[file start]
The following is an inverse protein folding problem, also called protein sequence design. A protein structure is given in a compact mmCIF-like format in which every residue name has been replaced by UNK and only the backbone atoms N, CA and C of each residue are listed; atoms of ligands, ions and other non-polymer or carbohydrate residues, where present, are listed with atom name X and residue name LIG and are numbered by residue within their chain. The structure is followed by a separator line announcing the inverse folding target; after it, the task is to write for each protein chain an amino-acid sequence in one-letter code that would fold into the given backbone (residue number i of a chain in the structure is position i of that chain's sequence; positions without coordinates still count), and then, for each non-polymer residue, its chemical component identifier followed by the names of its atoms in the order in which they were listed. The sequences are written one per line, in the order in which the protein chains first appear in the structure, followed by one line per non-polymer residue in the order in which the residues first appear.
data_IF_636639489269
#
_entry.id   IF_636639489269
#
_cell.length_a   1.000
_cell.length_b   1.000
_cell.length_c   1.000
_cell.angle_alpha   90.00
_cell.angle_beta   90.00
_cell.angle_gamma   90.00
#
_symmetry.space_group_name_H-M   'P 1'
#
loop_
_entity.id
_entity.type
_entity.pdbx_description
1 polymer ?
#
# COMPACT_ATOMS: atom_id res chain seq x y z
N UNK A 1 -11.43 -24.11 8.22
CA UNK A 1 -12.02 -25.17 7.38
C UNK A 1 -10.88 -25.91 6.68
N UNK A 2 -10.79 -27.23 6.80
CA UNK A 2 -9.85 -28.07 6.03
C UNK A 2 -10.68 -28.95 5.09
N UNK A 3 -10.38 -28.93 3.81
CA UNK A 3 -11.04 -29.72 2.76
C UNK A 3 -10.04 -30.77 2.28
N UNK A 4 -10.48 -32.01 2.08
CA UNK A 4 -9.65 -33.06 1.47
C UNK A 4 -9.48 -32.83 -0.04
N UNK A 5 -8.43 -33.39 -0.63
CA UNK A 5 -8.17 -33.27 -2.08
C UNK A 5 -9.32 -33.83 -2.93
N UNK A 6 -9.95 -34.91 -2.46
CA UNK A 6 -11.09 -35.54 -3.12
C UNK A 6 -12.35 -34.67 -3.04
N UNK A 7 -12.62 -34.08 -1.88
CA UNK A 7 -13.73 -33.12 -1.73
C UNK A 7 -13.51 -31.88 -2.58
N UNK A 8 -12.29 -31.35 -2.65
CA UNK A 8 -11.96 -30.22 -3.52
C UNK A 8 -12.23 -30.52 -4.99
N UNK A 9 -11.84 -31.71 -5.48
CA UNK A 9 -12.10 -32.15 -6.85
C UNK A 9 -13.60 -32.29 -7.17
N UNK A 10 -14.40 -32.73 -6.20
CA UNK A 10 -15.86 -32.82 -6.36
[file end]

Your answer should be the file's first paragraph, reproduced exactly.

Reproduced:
The following is an inverse protein folding problem, also called protein sequence design. A protein structure is given in a compact mmCIF-like format in which every residue name has been replaced by UNK and only the backbone atoms N, CA and C of each residue are listed; atoms of ligands, ions and other non-polymer or carbohydrate residues, where present, are listed with atom name X and residue name LIG and are numbered by residue within their chain. The structure is followed by a separator line announcing the inverse folding target; after it, the task is to write for each protein chain an amino-acid sequence in one-letter code that would fold into the given backbone (residue number i of a chain in the structure is position i of that chain's sequence; positions without coordinates still count), and then, for each non-polymer residue, its chemical component identifier followed by the names of its atoms in the order in which they were listed. The sequences are written one per line, in the order in which the protein chains first appear in the structure, followed by one line per non-polymer residue in the order in which the residues first appear.